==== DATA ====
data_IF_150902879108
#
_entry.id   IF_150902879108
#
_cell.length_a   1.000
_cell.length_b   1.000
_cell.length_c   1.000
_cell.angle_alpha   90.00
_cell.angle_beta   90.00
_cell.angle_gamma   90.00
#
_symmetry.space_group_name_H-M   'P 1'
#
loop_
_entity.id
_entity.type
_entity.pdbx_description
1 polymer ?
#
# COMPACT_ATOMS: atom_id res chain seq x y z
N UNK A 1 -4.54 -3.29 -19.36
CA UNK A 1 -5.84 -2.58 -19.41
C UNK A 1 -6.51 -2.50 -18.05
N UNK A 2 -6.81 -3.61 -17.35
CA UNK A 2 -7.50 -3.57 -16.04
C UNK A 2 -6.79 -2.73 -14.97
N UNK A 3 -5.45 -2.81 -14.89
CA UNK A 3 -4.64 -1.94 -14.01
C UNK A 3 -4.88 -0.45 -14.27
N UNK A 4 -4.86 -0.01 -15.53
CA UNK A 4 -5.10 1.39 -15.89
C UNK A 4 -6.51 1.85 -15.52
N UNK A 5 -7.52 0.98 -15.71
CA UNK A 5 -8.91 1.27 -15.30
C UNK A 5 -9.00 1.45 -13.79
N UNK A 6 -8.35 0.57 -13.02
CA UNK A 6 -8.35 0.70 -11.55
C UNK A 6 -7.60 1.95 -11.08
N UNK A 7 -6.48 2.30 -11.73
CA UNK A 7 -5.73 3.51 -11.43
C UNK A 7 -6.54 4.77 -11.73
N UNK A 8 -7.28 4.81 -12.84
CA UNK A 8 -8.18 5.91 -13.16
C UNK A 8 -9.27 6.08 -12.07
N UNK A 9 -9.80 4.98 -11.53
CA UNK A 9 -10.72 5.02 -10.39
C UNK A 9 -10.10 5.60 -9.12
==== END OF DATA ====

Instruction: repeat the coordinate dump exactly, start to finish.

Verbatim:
data_IF_150902879108
#
_entry.id   IF_150902879108
#
_cell.length_a   1.000
_cell.length_b   1.000
_cell.length_c   1.000
_cell.angle_alpha   90.00
_cell.angle_beta   90.00
_cell.angle_gamma   90.00
#
_symmetry.space_group_name_H-M   'P 1'
#
loop_
_entity.id
_entity.type
_entity.pdbx_description
1 polymer ?
#
# COMPACT_ATOMS: atom_id res chain seq x y z
N UNK A 1 -4.54 -3.29 -19.36
CA UNK A 1 -5.84 -2.58 -19.41
C UNK A 1 -6.51 -2.50 -18.05
N UNK A 2 -6.81 -3.61 -17.35
CA UNK A 2 -7.50 -3.57 -16.04
C UNK A 2 -6.79 -2.73 -14.97
N UNK A 3 -5.45 -2.81 -14.89
CA UNK A 3 -4.64 -1.94 -14.01
C UNK A 3 -4.88 -0.45 -14.27
N UNK A 4 -4.86 -0.01 -15.53
CA UNK A 4 -5.10 1.39 -15.89
C UNK A 4 -6.51 1.85 -15.52
N UNK A 5 -7.52 0.98 -15.71
CA UNK A 5 -8.91 1.27 -15.30
C UNK A 5 -9.00 1.45 -13.79
N UNK A 6 -8.35 0.57 -13.02
CA UNK A 6 -8.35 0.70 -11.55
C UNK A 6 -7.60 1.95 -11.08
N UNK A 7 -6.48 2.30 -11.73
CA UNK A 7 -5.73 3.51 -11.43
C UNK A 7 -6.54 4.77 -11.73
N UNK A 8 -7.28 4.81 -12.84
CA UNK A 8 -8.18 5.91 -13.16
C UNK A 8 -9.27 6.08 -12.07
N UNK A 9 -9.80 4.98 -11.53
CA UNK A 9 -10.72 5.02 -10.39
C UNK A 9 -10.10 5.60 -9.12